A pretty double Irish chain. With some cool quilting in the open spaces.
A fabulous log cabin by Claudette. Complete with the ribbon it won when she entered it in a quilt show.
Another triple rail. It was fun to see these quilts in all different fabric choices.
Another log cabin. I love log cabin quilts. Perhaps one day I’ll make more blocks to go with the 25 I’ve already made and actually sew them together in a quilt. But only if you give me a deadline.
And another triple rail. Lovely.
This is not, I repeat, not a simple “It’s OK” quilt. And Susan might not even let you sit on this one when it’s finished. But we have all kinds of Show ‘n Tell at this group and I especially thought you needed to see this one. Beautiful.
This one is an It’s OK Sampler quilt. A bit of Irish chain in the middle with log cabin blocks around. Flying geese and churn dash too. Fun quilt! And I love the red, white and black.
A pretty sampler quilt. With wonderful quilting too.
Another pretty sampler.
This quilt is a Magic Nine Patch. The pattern was created by Beverly. She is a math genius. Very simple and quick to make and is our go-to quilt when we need to make one in a hurry. Strip pieced with wonderful pressing instructions too. If you don’t have this pattern, you absolutely need it in your pattern stash.
This quilt was a Mystery quilt that the group did recently.
And another. Same pattern, different fabrics.
How about this fabulous log cabin variation? Love it!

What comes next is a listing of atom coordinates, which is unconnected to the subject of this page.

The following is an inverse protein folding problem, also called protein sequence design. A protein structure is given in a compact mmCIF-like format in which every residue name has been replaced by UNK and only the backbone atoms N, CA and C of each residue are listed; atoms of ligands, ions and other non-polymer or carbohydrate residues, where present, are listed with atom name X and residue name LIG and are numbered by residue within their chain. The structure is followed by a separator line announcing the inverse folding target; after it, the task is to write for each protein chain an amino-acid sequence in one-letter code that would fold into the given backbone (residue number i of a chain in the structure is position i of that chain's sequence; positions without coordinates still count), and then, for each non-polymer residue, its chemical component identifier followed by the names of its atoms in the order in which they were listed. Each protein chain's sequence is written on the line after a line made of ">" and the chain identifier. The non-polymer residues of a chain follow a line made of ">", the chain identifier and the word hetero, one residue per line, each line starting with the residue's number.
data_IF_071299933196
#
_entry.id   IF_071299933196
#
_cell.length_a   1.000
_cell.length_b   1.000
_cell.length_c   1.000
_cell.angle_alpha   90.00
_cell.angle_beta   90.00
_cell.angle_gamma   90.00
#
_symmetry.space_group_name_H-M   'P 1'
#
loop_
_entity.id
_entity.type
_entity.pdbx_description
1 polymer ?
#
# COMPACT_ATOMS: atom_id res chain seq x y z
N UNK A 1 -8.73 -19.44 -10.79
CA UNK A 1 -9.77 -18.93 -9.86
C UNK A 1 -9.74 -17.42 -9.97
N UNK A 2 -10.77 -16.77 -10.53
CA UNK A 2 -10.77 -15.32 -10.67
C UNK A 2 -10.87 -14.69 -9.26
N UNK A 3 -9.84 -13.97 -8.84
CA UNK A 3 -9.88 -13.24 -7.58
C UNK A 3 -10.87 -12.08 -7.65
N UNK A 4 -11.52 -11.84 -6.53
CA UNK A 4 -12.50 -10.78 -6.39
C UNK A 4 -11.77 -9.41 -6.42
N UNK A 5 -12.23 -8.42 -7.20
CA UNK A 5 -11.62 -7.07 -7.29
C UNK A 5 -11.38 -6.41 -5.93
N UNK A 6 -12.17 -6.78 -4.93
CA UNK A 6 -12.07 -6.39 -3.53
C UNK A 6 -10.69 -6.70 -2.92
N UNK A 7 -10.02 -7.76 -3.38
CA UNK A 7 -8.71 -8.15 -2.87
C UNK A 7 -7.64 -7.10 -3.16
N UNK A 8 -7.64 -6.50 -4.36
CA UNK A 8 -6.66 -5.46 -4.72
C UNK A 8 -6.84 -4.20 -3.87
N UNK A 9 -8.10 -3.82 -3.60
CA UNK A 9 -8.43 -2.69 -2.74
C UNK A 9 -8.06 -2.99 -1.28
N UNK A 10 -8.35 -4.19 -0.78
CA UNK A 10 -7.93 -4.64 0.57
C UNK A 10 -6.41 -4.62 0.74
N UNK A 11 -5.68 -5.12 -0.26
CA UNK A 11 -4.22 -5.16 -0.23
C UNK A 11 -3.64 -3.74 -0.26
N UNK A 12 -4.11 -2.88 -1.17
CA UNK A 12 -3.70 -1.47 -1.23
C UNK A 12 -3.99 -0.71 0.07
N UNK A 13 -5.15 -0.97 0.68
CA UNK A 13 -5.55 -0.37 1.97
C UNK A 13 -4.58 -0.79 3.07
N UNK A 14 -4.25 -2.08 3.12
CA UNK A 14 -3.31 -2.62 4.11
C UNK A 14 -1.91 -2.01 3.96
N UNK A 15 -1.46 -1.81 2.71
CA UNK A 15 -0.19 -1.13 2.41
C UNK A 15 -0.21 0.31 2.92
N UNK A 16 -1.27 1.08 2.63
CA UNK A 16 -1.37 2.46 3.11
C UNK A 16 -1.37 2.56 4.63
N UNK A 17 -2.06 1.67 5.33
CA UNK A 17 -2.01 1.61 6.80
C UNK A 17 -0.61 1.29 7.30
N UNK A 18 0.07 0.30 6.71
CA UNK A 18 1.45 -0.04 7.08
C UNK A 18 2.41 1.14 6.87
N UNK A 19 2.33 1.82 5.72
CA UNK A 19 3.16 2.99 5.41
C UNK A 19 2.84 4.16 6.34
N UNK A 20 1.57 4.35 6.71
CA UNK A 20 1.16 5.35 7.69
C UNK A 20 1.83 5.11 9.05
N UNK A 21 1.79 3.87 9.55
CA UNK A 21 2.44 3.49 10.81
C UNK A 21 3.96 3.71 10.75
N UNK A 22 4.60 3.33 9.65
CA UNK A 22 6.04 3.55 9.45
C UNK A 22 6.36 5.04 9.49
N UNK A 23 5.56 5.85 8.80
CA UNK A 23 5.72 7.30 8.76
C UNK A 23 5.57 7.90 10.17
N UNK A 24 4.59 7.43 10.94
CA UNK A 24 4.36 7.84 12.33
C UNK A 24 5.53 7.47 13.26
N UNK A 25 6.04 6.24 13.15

Foresteen is a relatively new quilter. She made this wonderful double Irish chain.
And also this pretty one called Mandevilla. Also from the “It’s OK” book. Very nice.
Another Magic Nine Patch. The request was for a camouflage quilt. I think she did a great job. And I camouflaged it further by making it really blurry. Happy to oblige.
Carolyn showed this pretty Christmas quilt she finished. Fabulous.
Hey JSS gals! Recognize this fabric?
And finally, another Magic Nine Patch. In bright, cheery colors. We actually have kits for this one at the Shop. Feel free to call them if you want one. 817-481-7105. The colors are even more fabulous in person!
And now I’d better get back to my quilting. And organizing things for my job at the Quilt Show. I also have toasted sesame seeds sitting in a cookie sheet on the counter fresh from their toasting in the oven. For tahini. For hummus. I need to make some roasted red pepper hummus! My stomach is growling at the very thought of it.
See you at the Quilt Show!
I did not realize your were such a master of camouflage AND deadlines! Can’t wait to see that cute little quilt in the show! Love the “early” quilts, especially the dog patch! Great group of quilters and their work.
How fantastic and beautiful quilts. I love many patterns and joyful colors.
I am quite sure that You enjoy taking a look at Finnish quilts:
Please note that it includes five posts and plenty of photos.